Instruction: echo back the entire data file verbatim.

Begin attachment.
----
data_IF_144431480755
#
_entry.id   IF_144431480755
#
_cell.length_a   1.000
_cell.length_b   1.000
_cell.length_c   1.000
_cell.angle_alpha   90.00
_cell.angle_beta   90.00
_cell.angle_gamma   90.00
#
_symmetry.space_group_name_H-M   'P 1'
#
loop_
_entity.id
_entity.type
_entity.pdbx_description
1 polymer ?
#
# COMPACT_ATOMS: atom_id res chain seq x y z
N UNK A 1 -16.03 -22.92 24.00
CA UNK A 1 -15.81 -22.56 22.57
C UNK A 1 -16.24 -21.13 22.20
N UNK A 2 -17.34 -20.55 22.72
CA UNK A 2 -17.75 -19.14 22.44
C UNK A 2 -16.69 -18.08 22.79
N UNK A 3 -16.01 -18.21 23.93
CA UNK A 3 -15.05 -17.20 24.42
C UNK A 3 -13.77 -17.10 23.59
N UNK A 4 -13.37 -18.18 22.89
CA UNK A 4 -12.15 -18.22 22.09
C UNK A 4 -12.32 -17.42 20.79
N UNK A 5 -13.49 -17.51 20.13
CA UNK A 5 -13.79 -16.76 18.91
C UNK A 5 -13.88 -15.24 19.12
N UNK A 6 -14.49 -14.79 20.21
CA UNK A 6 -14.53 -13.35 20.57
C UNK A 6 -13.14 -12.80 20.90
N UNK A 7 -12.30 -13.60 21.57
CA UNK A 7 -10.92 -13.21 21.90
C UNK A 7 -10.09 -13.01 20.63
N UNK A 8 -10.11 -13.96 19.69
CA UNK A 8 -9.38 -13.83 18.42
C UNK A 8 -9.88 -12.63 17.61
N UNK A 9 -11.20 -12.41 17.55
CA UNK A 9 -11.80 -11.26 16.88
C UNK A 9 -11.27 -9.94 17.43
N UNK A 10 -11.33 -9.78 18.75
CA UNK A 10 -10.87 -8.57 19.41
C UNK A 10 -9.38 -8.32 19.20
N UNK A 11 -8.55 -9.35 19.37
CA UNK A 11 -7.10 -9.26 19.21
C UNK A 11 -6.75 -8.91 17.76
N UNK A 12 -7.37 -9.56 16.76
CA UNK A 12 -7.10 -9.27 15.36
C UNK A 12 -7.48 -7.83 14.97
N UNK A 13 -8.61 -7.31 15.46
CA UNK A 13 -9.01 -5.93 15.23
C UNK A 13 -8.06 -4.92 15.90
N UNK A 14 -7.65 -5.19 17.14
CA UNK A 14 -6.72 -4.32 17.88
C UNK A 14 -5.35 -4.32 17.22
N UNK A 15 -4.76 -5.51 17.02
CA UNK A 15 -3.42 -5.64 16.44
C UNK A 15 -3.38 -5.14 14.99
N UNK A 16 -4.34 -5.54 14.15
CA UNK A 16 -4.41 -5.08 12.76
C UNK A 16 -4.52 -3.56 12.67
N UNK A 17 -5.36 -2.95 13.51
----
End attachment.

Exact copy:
data_IF_144431480755
#
_entry.id   IF_144431480755
#
_cell.length_a   1.000
_cell.length_b   1.000
_cell.length_c   1.000
_cell.angle_alpha   90.00
_cell.angle_beta   90.00
_cell.angle_gamma   90.00
#
_symmetry.space_group_name_H-M   'P 1'
#
loop_
_entity.id
_entity.type
_entity.pdbx_description
1 polymer ?
#
# COMPACT_ATOMS: atom_id res chain seq x y z
N UNK A 1 -16.03 -22.92 24.00
CA UNK A 1 -15.81 -22.56 22.57
C UNK A 1 -16.24 -21.13 22.20
N UNK A 2 -17.34 -20.55 22.72
CA UNK A 2 -17.75 -19.14 22.44
C UNK A 2 -16.69 -18.08 22.79
N UNK A 3 -16.01 -18.21 23.93
CA UNK A 3 -15.05 -17.20 24.42
C UNK A 3 -13.77 -17.10 23.59
N UNK A 4 -13.37 -18.18 22.89
CA UNK A 4 -12.15 -18.22 22.09
C UNK A 4 -12.32 -17.42 20.79
N UNK A 5 -13.49 -17.51 20.13
CA UNK A 5 -13.79 -16.76 18.91
C UNK A 5 -13.88 -15.24 19.12
N UNK A 6 -14.49 -14.79 20.21
CA UNK A 6 -14.53 -13.35 20.57
C UNK A 6 -13.14 -12.80 20.90
N UNK A 7 -12.30 -13.60 21.57
CA UNK A 7 -10.92 -13.21 21.90
C UNK A 7 -10.09 -13.01 20.63
N UNK A 8 -10.11 -13.96 19.69
CA UNK A 8 -9.38 -13.83 18.42
C UNK A 8 -9.88 -12.63 17.61
N UNK A 9 -11.20 -12.41 17.55
CA UNK A 9 -11.80 -11.26 16.88
C UNK A 9 -11.27 -9.94 17.43
N UNK A 10 -11.33 -9.78 18.75
CA UNK A 10 -10.87 -8.57 19.41
C UNK A 10 -9.38 -8.32 19.20
N UNK A 11 -8.55 -9.35 19.37
CA UNK A 11 -7.10 -9.26 19.21
C UNK A 11 -6.75 -8.91 17.76
N UNK A 12 -7.37 -9.56 16.76
CA UNK A 12 -7.10 -9.27 15.36
C UNK A 12 -7.48 -7.83 14.97
N UNK A 13 -8.61 -7.31 15.46
CA UNK A 13 -9.01 -5.93 15.23
C UNK A 13 -8.06 -4.92 15.90
N UNK A 14 -7.65 -5.19 17.14
CA UNK A 14 -6.72 -4.32 17.88
C UNK A 14 -5.35 -4.32 17.22
N UNK A 15 -4.76 -5.51 17.02
CA UNK A 15 -3.42 -5.64 16.44
C UNK A 15 -3.38 -5.14 14.99
N UNK A 16 -4.34 -5.54 14.15
CA UNK A 16 -4.41 -5.08 12.76
C UNK A 16 -4.52 -3.56 12.67
N UNK A 17 -5.36 -2.95 13.51